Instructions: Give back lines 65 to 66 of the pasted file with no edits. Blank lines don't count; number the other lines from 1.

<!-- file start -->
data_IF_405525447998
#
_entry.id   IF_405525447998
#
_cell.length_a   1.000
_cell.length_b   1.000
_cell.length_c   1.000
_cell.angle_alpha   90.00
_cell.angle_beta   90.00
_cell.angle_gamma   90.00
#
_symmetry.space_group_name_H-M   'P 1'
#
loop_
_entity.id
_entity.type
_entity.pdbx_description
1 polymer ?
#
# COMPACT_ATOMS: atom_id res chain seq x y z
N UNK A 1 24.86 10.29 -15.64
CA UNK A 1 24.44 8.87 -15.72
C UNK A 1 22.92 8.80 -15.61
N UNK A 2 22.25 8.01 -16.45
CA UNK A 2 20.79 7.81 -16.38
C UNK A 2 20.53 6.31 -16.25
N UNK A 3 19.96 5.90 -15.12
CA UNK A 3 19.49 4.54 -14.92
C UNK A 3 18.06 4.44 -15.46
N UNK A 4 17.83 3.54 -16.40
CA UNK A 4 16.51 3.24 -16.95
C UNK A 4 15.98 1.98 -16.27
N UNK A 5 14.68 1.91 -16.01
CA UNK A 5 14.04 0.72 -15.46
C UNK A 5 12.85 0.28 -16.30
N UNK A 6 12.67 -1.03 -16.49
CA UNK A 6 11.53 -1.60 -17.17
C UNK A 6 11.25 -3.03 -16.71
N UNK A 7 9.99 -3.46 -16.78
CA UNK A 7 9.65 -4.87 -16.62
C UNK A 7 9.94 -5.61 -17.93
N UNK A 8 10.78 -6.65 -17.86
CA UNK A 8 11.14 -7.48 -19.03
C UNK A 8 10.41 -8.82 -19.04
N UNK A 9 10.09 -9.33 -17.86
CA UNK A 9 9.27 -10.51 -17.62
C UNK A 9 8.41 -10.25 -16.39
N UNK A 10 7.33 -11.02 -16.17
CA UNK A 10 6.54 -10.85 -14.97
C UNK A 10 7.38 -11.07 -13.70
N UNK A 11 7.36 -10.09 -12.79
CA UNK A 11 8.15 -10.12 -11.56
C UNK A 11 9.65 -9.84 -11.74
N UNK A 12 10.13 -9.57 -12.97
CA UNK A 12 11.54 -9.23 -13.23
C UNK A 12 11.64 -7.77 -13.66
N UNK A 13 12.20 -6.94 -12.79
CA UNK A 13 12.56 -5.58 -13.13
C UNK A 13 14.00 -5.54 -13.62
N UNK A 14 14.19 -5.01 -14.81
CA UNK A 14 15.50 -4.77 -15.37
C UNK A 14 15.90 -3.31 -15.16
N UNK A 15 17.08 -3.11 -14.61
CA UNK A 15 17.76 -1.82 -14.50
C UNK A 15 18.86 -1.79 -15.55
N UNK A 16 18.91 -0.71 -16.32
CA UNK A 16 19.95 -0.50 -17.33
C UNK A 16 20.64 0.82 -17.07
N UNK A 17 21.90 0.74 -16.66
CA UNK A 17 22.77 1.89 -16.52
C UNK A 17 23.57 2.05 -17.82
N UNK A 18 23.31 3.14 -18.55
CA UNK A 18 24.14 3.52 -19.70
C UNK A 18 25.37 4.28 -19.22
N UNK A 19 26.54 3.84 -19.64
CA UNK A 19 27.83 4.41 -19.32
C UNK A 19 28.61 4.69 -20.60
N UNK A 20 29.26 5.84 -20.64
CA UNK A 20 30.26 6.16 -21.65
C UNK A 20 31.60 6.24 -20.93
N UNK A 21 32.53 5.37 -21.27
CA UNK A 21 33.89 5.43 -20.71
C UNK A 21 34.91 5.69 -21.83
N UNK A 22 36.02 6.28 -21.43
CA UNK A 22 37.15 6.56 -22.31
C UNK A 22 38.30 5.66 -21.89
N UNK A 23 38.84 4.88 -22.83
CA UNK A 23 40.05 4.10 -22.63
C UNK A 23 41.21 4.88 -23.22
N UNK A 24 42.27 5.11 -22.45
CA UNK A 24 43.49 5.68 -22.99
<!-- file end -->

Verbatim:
C UNK A 15 18.86 -1.79 -15.55
N UNK A 16 18.91 -0.71 -16.32